Mark Twain’s famous quote: "Whiskey is for drinking; water is for fighting over,” continues to resonate today. In the American West, different water regimes have prompted lawsuits, mayhem and confusion. In the land use planning and development arena, conflicts and complications over water availability and water quality have reached a crescendo. Recently however, Oregon began to move toward a comprehensive approach of water planning, including modest moves to integrate water resource planning and regulation with its land use regime.
On June 22nd of this year, the Oregon Departments of Water Resources, Environmental Quality, Fish and Wildlife, and Agriculture released a draft of Oregon’s Integrated Water Resources Strategy, which the Oregon Water Resources Commission adopted on August 3rd. This document attempts to bring together public agencies whose views, regulatory priorities and constituencies concerning water are so diverse that they may be said to come from different planets. Support of the current “prior appropriation” system of allocating and regulating water based on the time of application largely binds the agricultural community together, while pressure from environmentalists and water quality regulatory agencies motivates them to push for mandatory allocation of sufficient clean water to accommodate the needs for humans and other species. While much of Western Oregon has sufficient rainfall and snowmelt to meet water demands most years, it is not always the case and it is certainly not so for the generally more arid regions of Eastern Oregon. Another way of understanding the water dilemma is to acknowledge that though there is a lot of water in western Oregon, that water supply is not stored so that there is not the right amount of water in the right place when it is needed most, namely hot summer months. Moreover, the struggle for sufficient water in Eastern Oregon is being replicated in the wetter parts of the state, as overall water demands increase.
One of the many difficulties with planning for sufficient amounts of clean water to accommodate the many types of land uses regulated in local land use plans is that there is only a limited amount of integrated planning that brings the water resource professionals in contact with state and local land use planners. When the Oregon land use system was devised in 1973, water considerations were often relegated to a determination that there would be sufficient water for future uses, so no integrated system to assure there would be sufficient water overall. For example, planning commissions adopt findings with reference to a water certificate, although the record is absent any hard evidence that the water source exists. Brief mentions are made about water in deciding which natural resources to protect (such as stream corridors, wetlands, and wild and scenic rivers), meeting water quality standards, and providing for adequate public facilities and services. While water is a guiding principle in 11 of our Statewide Planning Goals, the depth of these efforts to integrate water and land use has been fairly shallow and LCDC does not demand much of local governments or other state agencies that deal with water.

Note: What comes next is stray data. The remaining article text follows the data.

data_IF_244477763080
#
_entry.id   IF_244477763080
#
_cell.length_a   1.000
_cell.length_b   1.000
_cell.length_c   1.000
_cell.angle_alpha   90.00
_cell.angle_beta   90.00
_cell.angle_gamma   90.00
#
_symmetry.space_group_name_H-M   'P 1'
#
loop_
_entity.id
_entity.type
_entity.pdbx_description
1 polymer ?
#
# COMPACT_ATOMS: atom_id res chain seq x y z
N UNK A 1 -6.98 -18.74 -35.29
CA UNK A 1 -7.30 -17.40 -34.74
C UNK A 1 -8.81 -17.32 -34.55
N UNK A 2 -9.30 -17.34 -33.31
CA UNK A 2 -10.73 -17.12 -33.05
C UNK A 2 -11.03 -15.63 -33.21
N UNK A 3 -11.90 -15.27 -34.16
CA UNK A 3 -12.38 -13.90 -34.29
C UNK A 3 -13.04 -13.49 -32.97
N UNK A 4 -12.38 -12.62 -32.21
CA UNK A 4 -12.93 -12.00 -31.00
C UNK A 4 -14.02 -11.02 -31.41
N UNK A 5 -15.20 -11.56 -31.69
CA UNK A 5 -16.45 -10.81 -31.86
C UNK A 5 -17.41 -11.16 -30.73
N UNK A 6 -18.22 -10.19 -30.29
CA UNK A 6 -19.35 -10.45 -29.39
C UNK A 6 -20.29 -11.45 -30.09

The Integrated Strategy seeks to change that approach. The strategy seeks to coordinate state and local government management consistent with local plans. This sets the stage for “place-based” integrated water management and planning. The Strategy notes the fact that only one state agency has updated its coordination program to assure that its plans and actions are consistent with the statewide planning goals and local plans. It notes the impacts of climate change, which will require both additional research and the use of adaption and resilience strategies in future planning efforts. Finally, the strategy shows the need to deal with contaminants in our rivers which threaten public health and the need for comprehensive improvements to the ecology of rivers and streams.
This is not the first time that the relationship between water and land use planning has been discussed. The Byzantine manner in which water is allocated, used and adjudicated is perhaps loved only by certain lawyers who specialize in the area. However, the relationship of water planning and land use planning does require further integration. Farms and forests must have sufficient water to assure their significant role in the economy of the state. Similarly, humans, land animals and fish must have sufficient water to thrive. Only when we understand how to deal with these water needs and allocate water for our residential, commercial and industrial uses at the same time will Oregon be able to have done an adequate planning effort. The Integrated Water Resources Strategy is a good start. Implementation, however, will require adequate funding and buy-in from all state agencies and local governments.
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